Where is Callisto located?
Callisto is the most distant of the Galilean satellites (the others being Io, Europa, Ganymede), and thus is the farthest away from Jupiter. For those counting, it's ~26 Jupiter radii away from its planet, which is notable primarily because it's much farther away than its next closest neighbor, Ganymede (~15 Jupiter radii away).
What's an interesting fact about Callisto?
Despite being considered the "least interesting" of the Galilean satellites (rude! and untrue!) Callisto has some of the coolest impact craters in the solar system! Callisto's impact basin Valhalla is the largest multi-ring basin in the solar system, with a massive number of concentric rings that spread out from the center like a massive ripple. As an impact scientist, I think Valhalla, and its smaller compatriot Asgard, are incredibly beautiful in addition to telling us something about the interior — the large number of rings is thought to arise from a contrast between the brittle ice shell at the surface and a more viscous material beneath it. There's still a lot we don't know about Callisto, and it's exciting to think about the possibilities.
While telescopes improved substantially by the Space Age of the 1960s, still little was known about Callisto, according to the 2004 book "Jupiter: The Planet, Satellites and Magnetosphere" (Cambridge, 2007). From what astronomers could tell, the surface looked relatively featureless compared with Io and Ganymede. Callisto also had low reflectivity (albedo) and was known to have a low density, but astronomers saw no evidence of water emissions. This led them to conclude that Callisto had a rocky surface.
Pioneer 10 and Pioneer 11 each flew by Jupiter and its moons in the early 1970s, but these missions didn't give much new information on Callisto beyond what Earth-based telescopes showed. It was the Voyager missions of the late 1970s that really showed us a different picture of the moon. Callisto's density and temperature were refined, and images of the surface showed features as small as 1 kilometer per pixel — in other words, a resolution small enough to spot impact craters. In fact, Callisto was very heavily cratered compared with the other moons, the authors wrote. "Some dismissed Callisto as the most boring object of its size in the solar system," they added.
More close-up observations required a wait until 1996 when the Galileo spacecraft commenced the first of 12 flybys of the moon. Galileo's repeated flybys and higher resolution revealed much more information about Callisto than before. More of the surface was mapped, a thin carbon dioxide atmosphere was discovered, and evidence of a subsurface ocean was uncovered.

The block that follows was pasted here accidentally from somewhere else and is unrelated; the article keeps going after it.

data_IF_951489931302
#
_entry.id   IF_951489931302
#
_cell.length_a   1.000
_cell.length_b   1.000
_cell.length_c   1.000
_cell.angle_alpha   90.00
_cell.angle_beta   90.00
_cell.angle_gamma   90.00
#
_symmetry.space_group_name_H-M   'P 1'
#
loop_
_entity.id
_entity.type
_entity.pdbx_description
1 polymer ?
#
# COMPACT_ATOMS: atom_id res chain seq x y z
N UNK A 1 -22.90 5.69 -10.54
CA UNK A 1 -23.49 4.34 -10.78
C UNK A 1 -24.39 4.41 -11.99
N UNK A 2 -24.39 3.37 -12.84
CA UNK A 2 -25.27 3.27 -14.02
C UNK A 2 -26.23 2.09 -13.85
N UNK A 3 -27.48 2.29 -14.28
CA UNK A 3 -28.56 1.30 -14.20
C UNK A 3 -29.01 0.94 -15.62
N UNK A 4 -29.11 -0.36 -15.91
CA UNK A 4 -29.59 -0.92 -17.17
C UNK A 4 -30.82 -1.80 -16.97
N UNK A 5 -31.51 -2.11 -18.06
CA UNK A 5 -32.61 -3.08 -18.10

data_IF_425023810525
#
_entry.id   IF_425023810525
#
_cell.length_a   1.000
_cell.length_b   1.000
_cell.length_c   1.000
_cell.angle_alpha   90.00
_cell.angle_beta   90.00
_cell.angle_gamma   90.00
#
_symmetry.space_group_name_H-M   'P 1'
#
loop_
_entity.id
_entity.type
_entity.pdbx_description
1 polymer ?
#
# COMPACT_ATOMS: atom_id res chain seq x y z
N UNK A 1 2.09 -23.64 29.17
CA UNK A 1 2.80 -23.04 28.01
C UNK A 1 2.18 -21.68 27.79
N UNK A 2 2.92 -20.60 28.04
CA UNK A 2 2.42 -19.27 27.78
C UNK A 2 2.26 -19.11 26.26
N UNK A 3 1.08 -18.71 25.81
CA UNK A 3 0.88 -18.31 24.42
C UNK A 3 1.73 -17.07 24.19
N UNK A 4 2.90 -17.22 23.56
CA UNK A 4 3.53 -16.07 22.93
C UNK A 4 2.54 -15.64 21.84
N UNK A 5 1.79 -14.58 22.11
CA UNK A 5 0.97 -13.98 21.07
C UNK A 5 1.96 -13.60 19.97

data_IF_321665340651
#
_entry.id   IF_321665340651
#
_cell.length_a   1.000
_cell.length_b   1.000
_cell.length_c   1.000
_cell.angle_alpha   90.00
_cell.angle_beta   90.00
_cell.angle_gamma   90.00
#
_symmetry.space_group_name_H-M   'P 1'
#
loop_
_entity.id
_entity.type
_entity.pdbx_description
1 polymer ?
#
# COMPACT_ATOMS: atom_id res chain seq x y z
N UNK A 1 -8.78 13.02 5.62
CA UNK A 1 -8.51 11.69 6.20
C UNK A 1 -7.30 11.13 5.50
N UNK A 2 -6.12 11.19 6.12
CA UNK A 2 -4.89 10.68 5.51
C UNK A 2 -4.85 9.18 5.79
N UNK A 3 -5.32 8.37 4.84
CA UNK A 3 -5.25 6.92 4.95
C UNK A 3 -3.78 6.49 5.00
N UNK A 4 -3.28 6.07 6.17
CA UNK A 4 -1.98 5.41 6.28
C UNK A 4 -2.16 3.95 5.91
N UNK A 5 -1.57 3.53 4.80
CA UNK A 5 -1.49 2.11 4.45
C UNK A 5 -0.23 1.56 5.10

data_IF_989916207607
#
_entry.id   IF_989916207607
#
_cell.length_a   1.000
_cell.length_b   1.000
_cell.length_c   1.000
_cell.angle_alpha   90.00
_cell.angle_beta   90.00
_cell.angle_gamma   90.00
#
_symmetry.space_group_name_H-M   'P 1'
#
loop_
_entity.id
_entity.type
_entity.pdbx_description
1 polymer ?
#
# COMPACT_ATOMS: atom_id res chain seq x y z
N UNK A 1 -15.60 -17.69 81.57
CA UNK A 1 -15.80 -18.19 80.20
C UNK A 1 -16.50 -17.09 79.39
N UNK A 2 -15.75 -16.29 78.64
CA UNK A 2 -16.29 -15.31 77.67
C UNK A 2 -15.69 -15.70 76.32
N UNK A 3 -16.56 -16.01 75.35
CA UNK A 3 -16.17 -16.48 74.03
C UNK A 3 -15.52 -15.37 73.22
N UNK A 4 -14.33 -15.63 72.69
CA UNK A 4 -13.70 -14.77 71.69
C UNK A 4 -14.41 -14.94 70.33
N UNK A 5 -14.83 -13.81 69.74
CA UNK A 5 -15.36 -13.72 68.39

Arguments for an ocean came from two pieces of evidence, according to NASA. First, scientists saw regular fluctuations of Callisto's magnetic field as the moon circled Jupiter, which implied there were electrical currents within the moon stimulated by the planet's magnetic field. That current had to conduct from somewhere, which led to the second piece: due to the rocky surface and thin atmosphere, a likely explanation would be a salty ocean under the moon's surface.
In 2018, examinations of archival images taken by the Hubble Space Telescope in 2007 showed Callisto's effect on auroral bursts in Jupiter's atmosphere. Jupiter generates auroras on its own, but some of the phenomena come through interactions with its four largest moons: Europa, Io, Ganymede and Callisto. The signatures of the other moons were previously spotted in Jupiter's atmosphere, but this new research represented the first time that Callisto's effect was found.
Callisto and the other Galilean moons may have formed with the assistance of Saturn. A computer model released in 2018 suggested that as Saturn's core grew, its gravitational influence moved planetesimals (baby planets) toward the inner solar system. This process might have provided enough stuff to form the four Galilean moons.
Explore Callisto in more detail with these resources from the National Ocean and Atmospheric Administration (NOAA). See Callisto and Io travel parade across Jupiter in these stunning Hubble Space Telescope images. Take a look at what ESA's JUICE mission might discover about the Galilean moons: Ganymede, Europa and Callisto with these resources from the European Space Agency (ESA).
Bagenal, F., Dowling, T. E., & McKinnon, W. B. (2007). Jupiter: The planet, satellites and magnetosphere. Cambridge University Press.
NASA. (n.d.). Callisto In depth. NASA. Retrieved April 18, 2023, from https://solarsystem.nasa.gov/moons/jupiter-moons/callisto/in-depth/
NASA. (n.d.). Callisto makes a big splash. NASA. Retrieved April 18, 2023, from https://science.nasa.gov/science-news/science-at-nasa/1998/ast22oct98_2/